Efficacy of a commercial vaccine for preventing disease caused by influenza virus infection in horses

Paul S. Morley From the Departments of Veterinary Internal Medicine (Morley, Townsend) and Veterinary Microbiology (Bogdan, Haines), Western College of Veterinary Medicine, University of Saskatchewan, Saskatoon, Saskatchewan, Canada, S7N 5B4.

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Hugh G. G. Townsend From the Departments of Veterinary Internal Medicine (Morley, Townsend) and Veterinary Microbiology (Bogdan, Haines), Western College of Veterinary Medicine, University of Saskatchewan, Saskatoon, Saskatchewan, Canada, S7N 5B4.

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Jaret R. Bogdan From the Departments of Veterinary Internal Medicine (Morley, Townsend) and Veterinary Microbiology (Bogdan, Haines), Western College of Veterinary Medicine, University of Saskatchewan, Saskatoon, Saskatchewan, Canada, S7N 5B4.

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Deborah M. Haines From the Departments of Veterinary Internal Medicine (Morley, Townsend) and Veterinary Microbiology (Bogdan, Haines), Western College of Veterinary Medicine, University of Saskatchewan, Saskatoon, Saskatchewan, Canada, S7N 5B4.

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Objective

To evaluate efficacy of a commercial vaccine for prevention of infectious upper respiratory tract disease (IURD) caused by equine influenza virus.

Design

Double-masked, randomized, controlled field trial.

Animals

462 horses stabled at a Thoroughbred racetrack.

Procedure

Vaccine or saline solution placebo was administered 4 times in the population at 6-week intervals. The vaccine contained 3 strains of inactivated influenza virus, and inactivated equine herpesvirus type 4. Horses received 1 or 2 doses of vaccine or placebo prior to onset of a natural influenza epidemic, and were examined 5 d/wk to identify and monitor horses with IURD. Serum antibody concentrations were determined, and virus isolation was performed.

Results

Vaccination of horses prior to the influenza epidemic did not result in significant decrease in risk of developing respiratory tract disease. Severity of clinical disease was not different between affected vaccinated horses with IURD and controls with IURD, but median duration of clinical disease was 3 days shorter in vaccinated horses. Serum concentrations of antibodies to H3N8 influenza viruses were lower prior to initial vaccination in horses that were sick during the epidemic, and did not increase in these horses in response to vaccination. On arrival at the racetrack, young horses had lower antibody concentrations than older horses, and did not respond to vaccination as well.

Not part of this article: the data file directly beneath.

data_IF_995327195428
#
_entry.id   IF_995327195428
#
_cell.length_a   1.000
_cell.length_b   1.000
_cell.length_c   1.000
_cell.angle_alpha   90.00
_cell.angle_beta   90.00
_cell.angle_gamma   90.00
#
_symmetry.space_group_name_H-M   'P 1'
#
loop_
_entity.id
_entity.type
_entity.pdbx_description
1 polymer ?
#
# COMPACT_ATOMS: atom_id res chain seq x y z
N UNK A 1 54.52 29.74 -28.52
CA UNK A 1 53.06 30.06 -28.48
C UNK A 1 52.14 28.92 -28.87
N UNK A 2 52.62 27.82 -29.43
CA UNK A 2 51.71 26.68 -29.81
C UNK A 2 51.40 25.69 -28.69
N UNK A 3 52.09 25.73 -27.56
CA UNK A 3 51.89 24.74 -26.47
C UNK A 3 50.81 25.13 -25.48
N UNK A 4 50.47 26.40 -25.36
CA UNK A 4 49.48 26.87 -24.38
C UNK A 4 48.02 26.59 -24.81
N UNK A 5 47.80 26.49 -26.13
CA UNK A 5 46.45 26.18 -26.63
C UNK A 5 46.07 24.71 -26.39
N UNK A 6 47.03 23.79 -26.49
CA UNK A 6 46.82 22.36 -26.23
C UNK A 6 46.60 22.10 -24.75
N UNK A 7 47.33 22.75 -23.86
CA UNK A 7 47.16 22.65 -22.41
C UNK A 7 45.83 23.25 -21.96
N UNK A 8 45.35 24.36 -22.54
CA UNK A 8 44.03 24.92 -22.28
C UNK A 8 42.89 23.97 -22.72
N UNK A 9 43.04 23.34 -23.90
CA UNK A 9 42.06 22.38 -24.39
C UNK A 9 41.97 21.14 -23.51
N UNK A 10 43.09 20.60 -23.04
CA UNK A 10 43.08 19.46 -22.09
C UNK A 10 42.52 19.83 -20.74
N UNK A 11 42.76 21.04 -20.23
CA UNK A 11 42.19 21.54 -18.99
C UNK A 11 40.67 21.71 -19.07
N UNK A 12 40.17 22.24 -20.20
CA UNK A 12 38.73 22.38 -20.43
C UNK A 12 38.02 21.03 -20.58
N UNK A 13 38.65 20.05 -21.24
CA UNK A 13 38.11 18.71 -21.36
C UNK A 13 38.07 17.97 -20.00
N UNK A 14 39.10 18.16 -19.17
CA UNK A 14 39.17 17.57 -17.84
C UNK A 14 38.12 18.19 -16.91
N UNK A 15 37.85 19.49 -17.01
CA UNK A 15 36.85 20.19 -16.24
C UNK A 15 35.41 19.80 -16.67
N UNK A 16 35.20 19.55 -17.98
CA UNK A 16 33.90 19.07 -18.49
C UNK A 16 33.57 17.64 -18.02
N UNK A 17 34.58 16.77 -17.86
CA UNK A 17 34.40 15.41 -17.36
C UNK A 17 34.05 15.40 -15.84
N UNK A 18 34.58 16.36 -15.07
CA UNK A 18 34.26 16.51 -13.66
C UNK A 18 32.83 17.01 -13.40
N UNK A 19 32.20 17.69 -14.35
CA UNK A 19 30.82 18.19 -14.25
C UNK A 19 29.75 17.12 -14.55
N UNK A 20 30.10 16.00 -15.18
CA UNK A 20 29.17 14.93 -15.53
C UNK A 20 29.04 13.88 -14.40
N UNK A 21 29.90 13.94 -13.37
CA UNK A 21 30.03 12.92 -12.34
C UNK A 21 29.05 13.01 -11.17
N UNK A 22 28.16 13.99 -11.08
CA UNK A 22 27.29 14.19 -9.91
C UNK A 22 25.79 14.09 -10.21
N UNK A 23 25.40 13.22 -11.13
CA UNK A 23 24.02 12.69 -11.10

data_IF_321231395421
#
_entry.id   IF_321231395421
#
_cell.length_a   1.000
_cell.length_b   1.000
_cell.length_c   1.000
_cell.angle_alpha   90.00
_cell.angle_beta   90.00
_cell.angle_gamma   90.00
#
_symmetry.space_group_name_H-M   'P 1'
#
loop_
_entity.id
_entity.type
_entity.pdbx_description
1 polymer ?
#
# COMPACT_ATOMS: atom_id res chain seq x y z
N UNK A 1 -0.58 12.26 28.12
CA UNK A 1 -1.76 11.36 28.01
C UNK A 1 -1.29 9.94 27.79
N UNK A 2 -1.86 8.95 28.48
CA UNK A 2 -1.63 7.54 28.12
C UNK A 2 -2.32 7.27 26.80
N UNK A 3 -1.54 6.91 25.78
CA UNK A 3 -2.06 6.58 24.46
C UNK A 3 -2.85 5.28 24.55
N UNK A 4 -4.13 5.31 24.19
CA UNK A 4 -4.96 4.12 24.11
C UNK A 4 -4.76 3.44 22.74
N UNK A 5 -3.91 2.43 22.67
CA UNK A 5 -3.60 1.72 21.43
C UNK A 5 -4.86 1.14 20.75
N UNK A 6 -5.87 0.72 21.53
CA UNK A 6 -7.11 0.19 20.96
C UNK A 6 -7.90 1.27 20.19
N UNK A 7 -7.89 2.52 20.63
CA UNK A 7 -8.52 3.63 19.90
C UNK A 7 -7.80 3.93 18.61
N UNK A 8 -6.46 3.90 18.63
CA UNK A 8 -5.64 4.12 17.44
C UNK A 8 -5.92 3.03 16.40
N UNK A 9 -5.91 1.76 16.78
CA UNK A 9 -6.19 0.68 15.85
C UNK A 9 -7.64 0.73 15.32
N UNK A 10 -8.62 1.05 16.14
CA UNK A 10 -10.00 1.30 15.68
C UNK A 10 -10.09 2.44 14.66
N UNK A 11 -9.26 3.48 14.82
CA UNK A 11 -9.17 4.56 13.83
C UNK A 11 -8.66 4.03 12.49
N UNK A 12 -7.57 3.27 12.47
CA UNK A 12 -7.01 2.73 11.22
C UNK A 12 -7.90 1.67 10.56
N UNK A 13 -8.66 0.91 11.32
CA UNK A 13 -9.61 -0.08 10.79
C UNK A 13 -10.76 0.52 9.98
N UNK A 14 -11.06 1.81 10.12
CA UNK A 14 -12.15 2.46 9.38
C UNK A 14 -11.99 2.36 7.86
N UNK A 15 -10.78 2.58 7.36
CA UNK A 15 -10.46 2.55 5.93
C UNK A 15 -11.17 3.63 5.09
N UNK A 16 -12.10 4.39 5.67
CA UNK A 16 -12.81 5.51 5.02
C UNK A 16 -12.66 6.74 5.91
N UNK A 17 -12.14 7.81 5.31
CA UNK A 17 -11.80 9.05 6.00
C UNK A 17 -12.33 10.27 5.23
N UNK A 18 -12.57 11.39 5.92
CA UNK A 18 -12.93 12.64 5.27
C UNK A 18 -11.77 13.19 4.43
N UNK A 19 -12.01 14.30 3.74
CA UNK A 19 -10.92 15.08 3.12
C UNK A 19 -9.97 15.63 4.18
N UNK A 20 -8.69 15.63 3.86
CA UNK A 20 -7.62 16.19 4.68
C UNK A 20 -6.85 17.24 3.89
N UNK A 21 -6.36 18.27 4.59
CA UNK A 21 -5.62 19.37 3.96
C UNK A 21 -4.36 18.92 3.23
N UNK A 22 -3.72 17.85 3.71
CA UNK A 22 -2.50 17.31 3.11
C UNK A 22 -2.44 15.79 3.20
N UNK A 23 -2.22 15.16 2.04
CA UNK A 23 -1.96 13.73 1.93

Conclusions and Clinical Relevance

Vaccination was of questionable benefit. A greater degree of protection must be obtained for influenza vaccines to be effective in protecting horses from IURD. Objective field evaluations of commercial vaccines are needed to adequately document their efficacy. (J Am Vet Med Assoc 1999;215:61-66)

Objective

To evaluate efficacy of a commercial vaccine for prevention of infectious upper respiratory tract disease (IURD) caused by equine influenza virus.

Design

Double-masked, randomized, controlled field trial.

Animals

462 horses stabled at a Thoroughbred racetrack.

Procedure

Vaccine or saline solution placebo was administered 4 times in the population at 6-week intervals. The vaccine contained 3 strains of inactivated influenza virus, and inactivated equine herpesvirus type 4. Horses received 1 or 2 doses of vaccine or placebo prior to onset of a natural influenza epidemic, and were examined 5 d/wk to identify and monitor horses with IURD. Serum antibody concentrations were determined, and virus isolation was performed.

Results

Vaccination of horses prior to the influenza epidemic did not result in significant decrease in risk of developing respiratory tract disease. Severity of clinical disease was not different between affected vaccinated horses with IURD and controls with IURD, but median duration of clinical disease was 3 days shorter in vaccinated horses. Serum concentrations of antibodies to H3N8 influenza viruses were lower prior to initial vaccination in horses that were sick during the epidemic, and did not increase in these horses in response to vaccination. On arrival at the racetrack, young horses had lower antibody concentrations than older horses, and did not respond to vaccination as well.

Conclusions and Clinical Relevance

Vaccination was of questionable benefit. A greater degree of protection must be obtained for influenza vaccines to be effective in protecting horses from IURD. Objective field evaluations of commercial vaccines are needed to adequately document their efficacy. (J Am Vet Med Assoc 1999;215:61-66)

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